Spotify has every right to determine their own business model, but we feel an obligation to respond when Spotify wraps its financial motivations in misleading rhetoric about who we are, what we’ve built and what we do to support independent developers, musicians, songwriters and creators of all stripes.

So we want to address a few key points:

Spotify claims we’re blocking their access to products and updates to their app.

Let’s clear this one up right away. We’ve approved and distributed nearly 200 app updates on Spotify’s behalf, resulting in over 300 million downloaded copies of the Spotify app. The only time we have requested adjustments is when Spotify has tried to sidestep the same rules that every other app follows.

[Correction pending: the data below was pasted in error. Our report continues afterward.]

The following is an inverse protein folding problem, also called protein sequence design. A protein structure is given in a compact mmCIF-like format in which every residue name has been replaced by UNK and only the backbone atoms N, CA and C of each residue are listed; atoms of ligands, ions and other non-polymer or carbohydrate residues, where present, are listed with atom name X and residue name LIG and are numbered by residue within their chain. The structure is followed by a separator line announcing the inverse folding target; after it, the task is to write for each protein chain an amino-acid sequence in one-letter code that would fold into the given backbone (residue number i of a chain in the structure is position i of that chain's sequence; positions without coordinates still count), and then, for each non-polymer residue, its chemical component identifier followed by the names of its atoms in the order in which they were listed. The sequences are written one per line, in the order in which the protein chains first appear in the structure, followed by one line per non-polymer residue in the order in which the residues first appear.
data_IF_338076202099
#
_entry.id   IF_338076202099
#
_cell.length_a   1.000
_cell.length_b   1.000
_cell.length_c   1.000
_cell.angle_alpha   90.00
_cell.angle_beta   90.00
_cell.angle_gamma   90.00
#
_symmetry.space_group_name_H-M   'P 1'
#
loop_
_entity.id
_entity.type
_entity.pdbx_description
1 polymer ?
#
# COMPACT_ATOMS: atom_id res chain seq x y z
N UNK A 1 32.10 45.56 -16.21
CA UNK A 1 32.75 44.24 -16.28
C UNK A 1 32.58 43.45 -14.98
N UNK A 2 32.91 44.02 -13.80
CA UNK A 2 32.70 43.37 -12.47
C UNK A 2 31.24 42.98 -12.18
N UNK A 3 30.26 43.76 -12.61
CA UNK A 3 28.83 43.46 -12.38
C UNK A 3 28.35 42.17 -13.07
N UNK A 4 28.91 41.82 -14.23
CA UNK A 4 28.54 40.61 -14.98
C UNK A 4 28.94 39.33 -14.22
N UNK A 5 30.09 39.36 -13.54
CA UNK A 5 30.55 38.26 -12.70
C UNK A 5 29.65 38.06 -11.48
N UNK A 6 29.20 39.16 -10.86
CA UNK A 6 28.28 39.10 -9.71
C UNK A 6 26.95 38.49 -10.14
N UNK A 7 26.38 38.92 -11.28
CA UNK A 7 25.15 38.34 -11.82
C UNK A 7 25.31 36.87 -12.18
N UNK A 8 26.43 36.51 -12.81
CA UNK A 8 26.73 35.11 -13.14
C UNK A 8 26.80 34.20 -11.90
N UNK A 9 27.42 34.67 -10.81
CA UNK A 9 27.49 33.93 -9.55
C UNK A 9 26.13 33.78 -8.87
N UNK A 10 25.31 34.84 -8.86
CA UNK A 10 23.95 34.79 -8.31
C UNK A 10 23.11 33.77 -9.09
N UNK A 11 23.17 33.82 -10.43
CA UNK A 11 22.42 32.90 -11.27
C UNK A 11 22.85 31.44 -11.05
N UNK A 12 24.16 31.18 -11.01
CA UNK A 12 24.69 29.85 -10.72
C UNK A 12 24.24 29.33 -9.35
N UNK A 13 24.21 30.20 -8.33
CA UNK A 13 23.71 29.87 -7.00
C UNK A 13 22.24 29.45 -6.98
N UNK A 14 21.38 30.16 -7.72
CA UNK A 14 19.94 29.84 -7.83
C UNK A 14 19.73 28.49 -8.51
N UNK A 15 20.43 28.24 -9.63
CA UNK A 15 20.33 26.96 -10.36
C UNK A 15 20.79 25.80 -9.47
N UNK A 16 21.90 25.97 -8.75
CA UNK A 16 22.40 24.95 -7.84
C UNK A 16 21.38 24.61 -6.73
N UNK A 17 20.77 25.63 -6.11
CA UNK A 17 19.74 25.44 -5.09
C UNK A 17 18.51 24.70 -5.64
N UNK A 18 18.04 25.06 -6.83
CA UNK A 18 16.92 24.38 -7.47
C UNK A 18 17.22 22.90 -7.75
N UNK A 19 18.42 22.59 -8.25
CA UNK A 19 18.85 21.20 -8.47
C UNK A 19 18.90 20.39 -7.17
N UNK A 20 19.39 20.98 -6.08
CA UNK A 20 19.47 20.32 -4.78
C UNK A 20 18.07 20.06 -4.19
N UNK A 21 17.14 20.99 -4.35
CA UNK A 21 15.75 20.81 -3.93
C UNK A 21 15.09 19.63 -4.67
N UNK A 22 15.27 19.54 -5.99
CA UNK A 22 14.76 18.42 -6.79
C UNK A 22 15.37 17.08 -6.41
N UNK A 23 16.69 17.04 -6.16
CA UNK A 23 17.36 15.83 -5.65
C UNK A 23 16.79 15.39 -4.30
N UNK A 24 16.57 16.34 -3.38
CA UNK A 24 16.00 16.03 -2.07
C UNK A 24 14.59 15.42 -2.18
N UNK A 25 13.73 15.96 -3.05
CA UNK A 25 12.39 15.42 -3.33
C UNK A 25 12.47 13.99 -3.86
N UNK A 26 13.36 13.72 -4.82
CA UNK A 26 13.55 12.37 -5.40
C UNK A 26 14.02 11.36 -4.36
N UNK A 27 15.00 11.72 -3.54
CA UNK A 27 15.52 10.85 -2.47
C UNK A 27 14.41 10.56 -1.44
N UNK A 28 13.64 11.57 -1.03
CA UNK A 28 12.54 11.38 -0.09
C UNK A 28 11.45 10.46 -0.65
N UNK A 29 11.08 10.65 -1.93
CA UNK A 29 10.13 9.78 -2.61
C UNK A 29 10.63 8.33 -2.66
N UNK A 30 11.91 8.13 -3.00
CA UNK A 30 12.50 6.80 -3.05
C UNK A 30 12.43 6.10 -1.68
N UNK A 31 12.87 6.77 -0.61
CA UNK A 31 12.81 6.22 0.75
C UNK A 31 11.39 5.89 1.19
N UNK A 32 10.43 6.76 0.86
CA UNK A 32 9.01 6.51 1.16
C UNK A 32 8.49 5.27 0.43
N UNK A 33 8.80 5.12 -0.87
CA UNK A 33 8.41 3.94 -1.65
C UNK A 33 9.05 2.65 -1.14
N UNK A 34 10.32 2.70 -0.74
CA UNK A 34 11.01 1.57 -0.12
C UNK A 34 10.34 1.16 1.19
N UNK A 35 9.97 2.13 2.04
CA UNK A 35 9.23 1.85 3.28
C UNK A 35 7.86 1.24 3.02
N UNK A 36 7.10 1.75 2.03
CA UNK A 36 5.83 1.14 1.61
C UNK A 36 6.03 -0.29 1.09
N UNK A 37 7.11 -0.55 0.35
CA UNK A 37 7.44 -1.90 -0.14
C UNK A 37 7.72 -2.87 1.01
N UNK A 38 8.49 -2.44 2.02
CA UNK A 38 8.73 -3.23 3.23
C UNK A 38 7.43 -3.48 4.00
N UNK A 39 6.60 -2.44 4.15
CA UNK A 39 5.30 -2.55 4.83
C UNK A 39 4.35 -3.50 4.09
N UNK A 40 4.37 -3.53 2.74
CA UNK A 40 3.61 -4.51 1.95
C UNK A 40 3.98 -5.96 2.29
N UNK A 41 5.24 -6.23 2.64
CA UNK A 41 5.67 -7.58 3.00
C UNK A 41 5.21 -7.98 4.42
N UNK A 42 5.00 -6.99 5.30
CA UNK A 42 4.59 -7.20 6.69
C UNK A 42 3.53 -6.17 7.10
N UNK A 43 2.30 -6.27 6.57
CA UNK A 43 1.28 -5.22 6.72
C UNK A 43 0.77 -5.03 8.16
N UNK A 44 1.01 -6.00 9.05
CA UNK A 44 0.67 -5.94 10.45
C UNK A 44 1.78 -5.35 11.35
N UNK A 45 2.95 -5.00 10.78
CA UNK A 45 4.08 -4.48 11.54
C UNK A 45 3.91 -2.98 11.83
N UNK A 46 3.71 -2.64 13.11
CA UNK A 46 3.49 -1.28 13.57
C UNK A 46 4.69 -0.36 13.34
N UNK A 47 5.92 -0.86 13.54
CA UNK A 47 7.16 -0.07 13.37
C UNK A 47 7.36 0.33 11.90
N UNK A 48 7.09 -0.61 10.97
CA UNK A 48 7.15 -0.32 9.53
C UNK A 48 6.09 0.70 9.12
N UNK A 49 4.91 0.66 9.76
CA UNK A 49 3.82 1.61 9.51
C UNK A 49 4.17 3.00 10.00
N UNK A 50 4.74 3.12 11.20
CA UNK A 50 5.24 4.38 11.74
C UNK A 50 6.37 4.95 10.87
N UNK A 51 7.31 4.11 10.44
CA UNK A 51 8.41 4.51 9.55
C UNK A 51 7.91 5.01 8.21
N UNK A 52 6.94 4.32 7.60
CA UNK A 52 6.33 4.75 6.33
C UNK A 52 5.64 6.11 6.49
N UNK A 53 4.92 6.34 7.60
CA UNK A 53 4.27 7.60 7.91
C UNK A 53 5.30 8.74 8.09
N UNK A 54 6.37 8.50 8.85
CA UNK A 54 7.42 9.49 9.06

We’ve worked with Spotify frequently to help them bring their service to more devices and platforms:
• When we reached out to Spotify about Siri and AirPlay 2 support on several occasions, they’ve told us they’re working on it, and we stand ready to help them where we can.
• Spotify is deeply integrated into platforms like CarPlay, and they have access to the same app development tools and resources that any other developer has.
• We found Spotify’s claims about Apple Watch especially surprising. When Spotify submitted their Apple Watch app in September 2018, we reviewed and approved it with the same process and speed with which we would any other app. In fact, the Spotify Watch app is currently the No. 1 app in the Watch Music category.
• Spotify is free to build apps for — and compete on — our products and platforms, and we hope they do.

Spotify wants all the benefits of a free app without being free.